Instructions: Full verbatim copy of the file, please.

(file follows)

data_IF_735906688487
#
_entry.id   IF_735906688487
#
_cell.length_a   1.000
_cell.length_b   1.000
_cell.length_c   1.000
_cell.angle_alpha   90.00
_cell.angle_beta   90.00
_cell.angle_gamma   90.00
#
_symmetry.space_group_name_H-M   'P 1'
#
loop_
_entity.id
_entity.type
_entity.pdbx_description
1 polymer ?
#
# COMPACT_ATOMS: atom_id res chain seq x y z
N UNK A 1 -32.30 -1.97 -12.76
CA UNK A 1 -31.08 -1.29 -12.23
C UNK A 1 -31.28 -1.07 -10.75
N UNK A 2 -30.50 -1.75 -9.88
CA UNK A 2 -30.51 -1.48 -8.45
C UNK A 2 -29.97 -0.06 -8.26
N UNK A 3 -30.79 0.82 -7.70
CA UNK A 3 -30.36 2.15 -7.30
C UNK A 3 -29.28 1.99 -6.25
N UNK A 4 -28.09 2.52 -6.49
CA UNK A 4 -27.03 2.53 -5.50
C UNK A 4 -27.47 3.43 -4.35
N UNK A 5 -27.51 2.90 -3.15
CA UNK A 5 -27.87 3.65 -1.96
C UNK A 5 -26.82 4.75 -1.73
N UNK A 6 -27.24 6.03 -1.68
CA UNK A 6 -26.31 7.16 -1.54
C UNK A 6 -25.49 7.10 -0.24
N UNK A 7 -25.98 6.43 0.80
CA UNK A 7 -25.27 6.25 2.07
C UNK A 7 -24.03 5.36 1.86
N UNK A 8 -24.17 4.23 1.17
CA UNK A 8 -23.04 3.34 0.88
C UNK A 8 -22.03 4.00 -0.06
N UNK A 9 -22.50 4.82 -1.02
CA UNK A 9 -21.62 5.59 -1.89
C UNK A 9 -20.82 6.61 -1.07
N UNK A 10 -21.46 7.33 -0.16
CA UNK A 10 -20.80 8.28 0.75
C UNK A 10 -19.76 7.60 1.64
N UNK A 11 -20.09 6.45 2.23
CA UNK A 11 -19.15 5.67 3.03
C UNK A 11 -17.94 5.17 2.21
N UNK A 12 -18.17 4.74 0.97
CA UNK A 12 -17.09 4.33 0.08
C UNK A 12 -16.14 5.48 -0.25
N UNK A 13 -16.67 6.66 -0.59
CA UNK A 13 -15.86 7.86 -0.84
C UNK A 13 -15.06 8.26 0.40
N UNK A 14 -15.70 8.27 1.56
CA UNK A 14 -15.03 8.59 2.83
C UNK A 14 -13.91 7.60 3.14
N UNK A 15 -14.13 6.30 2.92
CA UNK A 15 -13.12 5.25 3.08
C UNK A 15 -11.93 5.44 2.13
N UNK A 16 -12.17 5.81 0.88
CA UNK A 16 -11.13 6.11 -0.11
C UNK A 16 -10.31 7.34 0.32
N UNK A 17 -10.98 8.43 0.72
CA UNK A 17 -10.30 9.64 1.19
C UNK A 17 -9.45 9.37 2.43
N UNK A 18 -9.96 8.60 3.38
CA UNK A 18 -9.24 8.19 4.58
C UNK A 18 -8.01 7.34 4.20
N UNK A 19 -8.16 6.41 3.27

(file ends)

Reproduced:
data_IF_735906688487
#
_entry.id   IF_735906688487
#
_cell.length_a   1.000
_cell.length_b   1.000
_cell.length_c   1.000
_cell.angle_alpha   90.00
_cell.angle_beta   90.00
_cell.angle_gamma   90.00
#
_symmetry.space_group_name_H-M   'P 1'
#
loop_
_entity.id
_entity.type
_entity.pdbx_description
1 polymer ?
#
# COMPACT_ATOMS: atom_id res chain seq x y z
N UNK A 1 -32.30 -1.97 -12.76
CA UNK A 1 -31.08 -1.29 -12.23
C UNK A 1 -31.28 -1.07 -10.75
N UNK A 2 -30.50 -1.75 -9.88
CA UNK A 2 -30.51 -1.48 -8.45
C UNK A 2 -29.97 -0.06 -8.26
N UNK A 3 -30.79 0.82 -7.70
CA UNK A 3 -30.36 2.15 -7.30
C UNK A 3 -29.28 1.99 -6.25
N UNK A 4 -28.09 2.52 -6.49
CA UNK A 4 -27.03 2.53 -5.50
C UNK A 4 -27.47 3.43 -4.35
N UNK A 5 -27.51 2.90 -3.15
CA UNK A 5 -27.87 3.65 -1.96
C UNK A 5 -26.82 4.75 -1.73
N UNK A 6 -27.24 6.03 -1.68
CA UNK A 6 -26.31 7.16 -1.54
C UNK A 6 -25.49 7.10 -0.24
N UNK A 7 -25.98 6.43 0.80
CA UNK A 7 -25.27 6.25 2.07
C UNK A 7 -24.03 5.36 1.86
N UNK A 8 -24.17 4.23 1.17
CA UNK A 8 -23.04 3.34 0.88
C UNK A 8 -22.03 4.00 -0.06
N UNK A 9 -22.50 4.82 -1.02
CA UNK A 9 -21.62 5.59 -1.89
C UNK A 9 -20.82 6.61 -1.07
N UNK A 10 -21.46 7.33 -0.16
CA UNK A 10 -20.80 8.28 0.75
C UNK A 10 -19.76 7.60 1.64
N UNK A 11 -20.09 6.45 2.23
CA UNK A 11 -19.15 5.67 3.03
C UNK A 11 -17.94 5.17 2.21
N UNK A 12 -18.17 4.74 0.97
CA UNK A 12 -17.09 4.33 0.08
C UNK A 12 -16.14 5.48 -0.25
N UNK A 13 -16.67 6.66 -0.59
CA UNK A 13 -15.86 7.86 -0.84
C UNK A 13 -15.06 8.26 0.40
N UNK A 14 -15.70 8.27 1.56
CA UNK A 14 -15.03 8.59 2.83
C UNK A 14 -13.91 7.60 3.14
N UNK A 15 -14.13 6.30 2.92
CA UNK A 15 -13.12 5.25 3.08
C UNK A 15 -11.93 5.44 2.13
N UNK A 16 -12.17 5.81 0.88
CA UNK A 16 -11.13 6.11 -0.11
C UNK A 16 -10.31 7.34 0.32
N UNK A 17 -10.98 8.43 0.72
CA UNK A 17 -10.30 9.64 1.19
C UNK A 17 -9.45 9.37 2.43
N UNK A 18 -9.96 8.60 3.38
CA UNK A 18 -9.24 8.19 4.58
C UNK A 18 -8.01 7.34 4.20
N UNK A 19 -8.16 6.41 3.27